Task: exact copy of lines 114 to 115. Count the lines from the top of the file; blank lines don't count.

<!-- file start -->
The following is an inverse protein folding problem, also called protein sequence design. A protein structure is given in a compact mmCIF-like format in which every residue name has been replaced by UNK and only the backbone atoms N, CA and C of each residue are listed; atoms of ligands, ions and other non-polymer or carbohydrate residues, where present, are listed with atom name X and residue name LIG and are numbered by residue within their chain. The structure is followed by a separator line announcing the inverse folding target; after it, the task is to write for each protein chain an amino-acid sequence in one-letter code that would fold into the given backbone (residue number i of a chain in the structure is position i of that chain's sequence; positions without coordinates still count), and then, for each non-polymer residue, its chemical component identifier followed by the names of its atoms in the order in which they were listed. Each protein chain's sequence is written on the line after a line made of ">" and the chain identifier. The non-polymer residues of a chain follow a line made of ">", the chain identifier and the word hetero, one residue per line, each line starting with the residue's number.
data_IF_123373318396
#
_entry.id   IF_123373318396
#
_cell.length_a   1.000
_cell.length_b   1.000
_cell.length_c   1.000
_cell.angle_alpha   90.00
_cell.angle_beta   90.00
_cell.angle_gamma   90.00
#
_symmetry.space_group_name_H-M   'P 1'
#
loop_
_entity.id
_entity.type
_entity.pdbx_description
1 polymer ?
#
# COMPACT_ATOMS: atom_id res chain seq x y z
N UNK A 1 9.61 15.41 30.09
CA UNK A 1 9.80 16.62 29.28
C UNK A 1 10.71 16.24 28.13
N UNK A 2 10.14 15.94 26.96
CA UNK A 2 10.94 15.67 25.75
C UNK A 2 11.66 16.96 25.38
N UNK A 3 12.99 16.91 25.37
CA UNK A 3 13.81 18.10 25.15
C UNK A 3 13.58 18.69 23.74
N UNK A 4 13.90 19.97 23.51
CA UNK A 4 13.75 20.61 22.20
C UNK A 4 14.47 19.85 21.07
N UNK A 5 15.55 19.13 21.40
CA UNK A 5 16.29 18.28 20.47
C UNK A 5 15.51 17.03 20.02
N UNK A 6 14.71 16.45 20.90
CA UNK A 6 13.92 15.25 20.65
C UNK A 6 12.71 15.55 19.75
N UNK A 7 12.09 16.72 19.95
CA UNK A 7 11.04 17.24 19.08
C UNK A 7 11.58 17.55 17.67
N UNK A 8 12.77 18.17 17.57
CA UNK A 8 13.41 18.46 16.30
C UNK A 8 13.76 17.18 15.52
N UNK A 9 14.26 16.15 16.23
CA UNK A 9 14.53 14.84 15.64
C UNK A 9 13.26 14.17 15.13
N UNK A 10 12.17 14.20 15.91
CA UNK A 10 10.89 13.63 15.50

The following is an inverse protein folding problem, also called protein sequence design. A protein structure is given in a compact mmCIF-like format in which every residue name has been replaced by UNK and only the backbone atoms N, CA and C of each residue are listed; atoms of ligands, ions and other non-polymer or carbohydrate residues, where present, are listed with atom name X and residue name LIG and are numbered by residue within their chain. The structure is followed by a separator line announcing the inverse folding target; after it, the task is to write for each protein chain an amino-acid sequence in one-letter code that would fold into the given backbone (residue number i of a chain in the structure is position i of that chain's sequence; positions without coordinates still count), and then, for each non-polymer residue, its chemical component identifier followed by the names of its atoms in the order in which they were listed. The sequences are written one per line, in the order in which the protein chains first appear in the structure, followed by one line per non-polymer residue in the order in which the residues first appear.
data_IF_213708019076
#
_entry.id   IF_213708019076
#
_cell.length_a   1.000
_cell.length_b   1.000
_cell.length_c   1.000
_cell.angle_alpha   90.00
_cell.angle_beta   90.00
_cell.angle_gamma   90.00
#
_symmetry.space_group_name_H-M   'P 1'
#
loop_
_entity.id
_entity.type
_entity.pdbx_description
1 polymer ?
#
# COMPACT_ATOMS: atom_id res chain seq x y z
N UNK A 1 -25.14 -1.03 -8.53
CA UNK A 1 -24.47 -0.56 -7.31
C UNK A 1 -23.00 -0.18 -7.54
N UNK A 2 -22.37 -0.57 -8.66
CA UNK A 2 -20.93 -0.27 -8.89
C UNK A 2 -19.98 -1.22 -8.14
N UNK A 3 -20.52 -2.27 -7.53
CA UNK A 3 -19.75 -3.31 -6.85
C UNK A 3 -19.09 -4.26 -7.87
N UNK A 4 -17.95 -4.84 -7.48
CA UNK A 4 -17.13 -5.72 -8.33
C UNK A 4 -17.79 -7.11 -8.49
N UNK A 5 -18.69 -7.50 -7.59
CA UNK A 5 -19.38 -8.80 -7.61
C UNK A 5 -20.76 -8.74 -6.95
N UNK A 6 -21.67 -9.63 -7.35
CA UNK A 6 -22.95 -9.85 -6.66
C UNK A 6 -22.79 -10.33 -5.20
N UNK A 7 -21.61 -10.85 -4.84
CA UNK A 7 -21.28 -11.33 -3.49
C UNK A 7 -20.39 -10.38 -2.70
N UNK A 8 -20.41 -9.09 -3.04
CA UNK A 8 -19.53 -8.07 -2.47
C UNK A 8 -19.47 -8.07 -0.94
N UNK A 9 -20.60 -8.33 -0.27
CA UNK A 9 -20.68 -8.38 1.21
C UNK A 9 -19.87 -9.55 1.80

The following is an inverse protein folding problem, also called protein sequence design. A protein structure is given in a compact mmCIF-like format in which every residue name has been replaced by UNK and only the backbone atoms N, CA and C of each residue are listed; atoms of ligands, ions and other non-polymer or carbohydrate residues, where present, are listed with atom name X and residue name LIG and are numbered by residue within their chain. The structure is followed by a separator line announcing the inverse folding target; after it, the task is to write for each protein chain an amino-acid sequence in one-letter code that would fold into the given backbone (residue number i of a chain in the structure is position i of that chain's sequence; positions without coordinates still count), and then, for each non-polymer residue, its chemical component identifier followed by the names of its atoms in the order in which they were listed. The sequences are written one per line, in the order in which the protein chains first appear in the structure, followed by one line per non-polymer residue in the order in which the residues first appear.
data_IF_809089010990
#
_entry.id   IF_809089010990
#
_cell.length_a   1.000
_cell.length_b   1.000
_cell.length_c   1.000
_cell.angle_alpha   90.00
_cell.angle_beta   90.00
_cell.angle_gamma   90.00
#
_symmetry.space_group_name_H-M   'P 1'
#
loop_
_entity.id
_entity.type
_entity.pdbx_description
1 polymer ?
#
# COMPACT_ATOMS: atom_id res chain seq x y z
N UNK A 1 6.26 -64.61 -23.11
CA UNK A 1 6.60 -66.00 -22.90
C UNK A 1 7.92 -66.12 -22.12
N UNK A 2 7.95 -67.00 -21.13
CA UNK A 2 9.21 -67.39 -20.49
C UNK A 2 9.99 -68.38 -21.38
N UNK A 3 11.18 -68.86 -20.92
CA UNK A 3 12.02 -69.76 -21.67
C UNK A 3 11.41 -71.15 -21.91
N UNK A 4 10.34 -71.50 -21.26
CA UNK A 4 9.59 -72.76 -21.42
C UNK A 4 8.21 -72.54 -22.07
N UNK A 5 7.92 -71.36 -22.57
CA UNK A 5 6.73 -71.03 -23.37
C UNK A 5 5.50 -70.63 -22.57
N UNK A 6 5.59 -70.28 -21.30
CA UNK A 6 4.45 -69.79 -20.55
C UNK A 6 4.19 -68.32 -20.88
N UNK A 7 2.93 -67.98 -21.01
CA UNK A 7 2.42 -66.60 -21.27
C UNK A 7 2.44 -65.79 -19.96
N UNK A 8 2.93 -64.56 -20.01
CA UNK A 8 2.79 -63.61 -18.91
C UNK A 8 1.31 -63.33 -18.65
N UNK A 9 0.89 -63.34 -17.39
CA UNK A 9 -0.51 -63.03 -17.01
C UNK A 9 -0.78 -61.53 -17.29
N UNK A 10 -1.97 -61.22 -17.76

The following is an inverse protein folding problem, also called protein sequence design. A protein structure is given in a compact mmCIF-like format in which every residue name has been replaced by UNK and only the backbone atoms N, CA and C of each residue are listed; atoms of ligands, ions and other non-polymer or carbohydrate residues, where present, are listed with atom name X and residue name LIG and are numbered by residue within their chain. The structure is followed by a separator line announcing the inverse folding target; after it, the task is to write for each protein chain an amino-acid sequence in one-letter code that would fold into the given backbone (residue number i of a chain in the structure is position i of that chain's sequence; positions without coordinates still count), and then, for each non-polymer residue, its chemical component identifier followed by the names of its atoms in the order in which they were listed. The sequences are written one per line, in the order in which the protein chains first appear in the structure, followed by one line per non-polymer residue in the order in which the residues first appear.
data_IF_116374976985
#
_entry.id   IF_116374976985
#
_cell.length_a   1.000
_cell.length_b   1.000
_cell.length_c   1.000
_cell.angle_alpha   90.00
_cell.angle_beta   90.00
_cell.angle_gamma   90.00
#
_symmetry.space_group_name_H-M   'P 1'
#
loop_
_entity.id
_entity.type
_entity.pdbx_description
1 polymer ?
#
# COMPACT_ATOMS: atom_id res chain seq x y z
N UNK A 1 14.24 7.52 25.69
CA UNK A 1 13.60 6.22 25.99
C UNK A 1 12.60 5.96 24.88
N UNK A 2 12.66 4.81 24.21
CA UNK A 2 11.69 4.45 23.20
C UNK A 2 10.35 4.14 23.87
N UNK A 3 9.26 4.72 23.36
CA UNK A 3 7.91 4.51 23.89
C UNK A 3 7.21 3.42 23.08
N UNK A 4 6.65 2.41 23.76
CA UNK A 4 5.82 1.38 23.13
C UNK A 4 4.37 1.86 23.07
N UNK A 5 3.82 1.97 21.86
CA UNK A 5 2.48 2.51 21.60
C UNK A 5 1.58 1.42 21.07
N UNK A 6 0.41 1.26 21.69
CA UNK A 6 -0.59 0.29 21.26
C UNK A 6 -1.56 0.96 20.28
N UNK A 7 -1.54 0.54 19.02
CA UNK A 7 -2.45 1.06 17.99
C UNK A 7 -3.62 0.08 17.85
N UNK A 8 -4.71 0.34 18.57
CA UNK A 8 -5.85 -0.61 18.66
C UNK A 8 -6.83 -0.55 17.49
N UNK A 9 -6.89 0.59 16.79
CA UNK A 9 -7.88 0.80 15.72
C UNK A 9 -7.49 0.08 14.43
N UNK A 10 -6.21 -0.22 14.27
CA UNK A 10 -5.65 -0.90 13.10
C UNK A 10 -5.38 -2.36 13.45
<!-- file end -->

_entity.id
_entity.type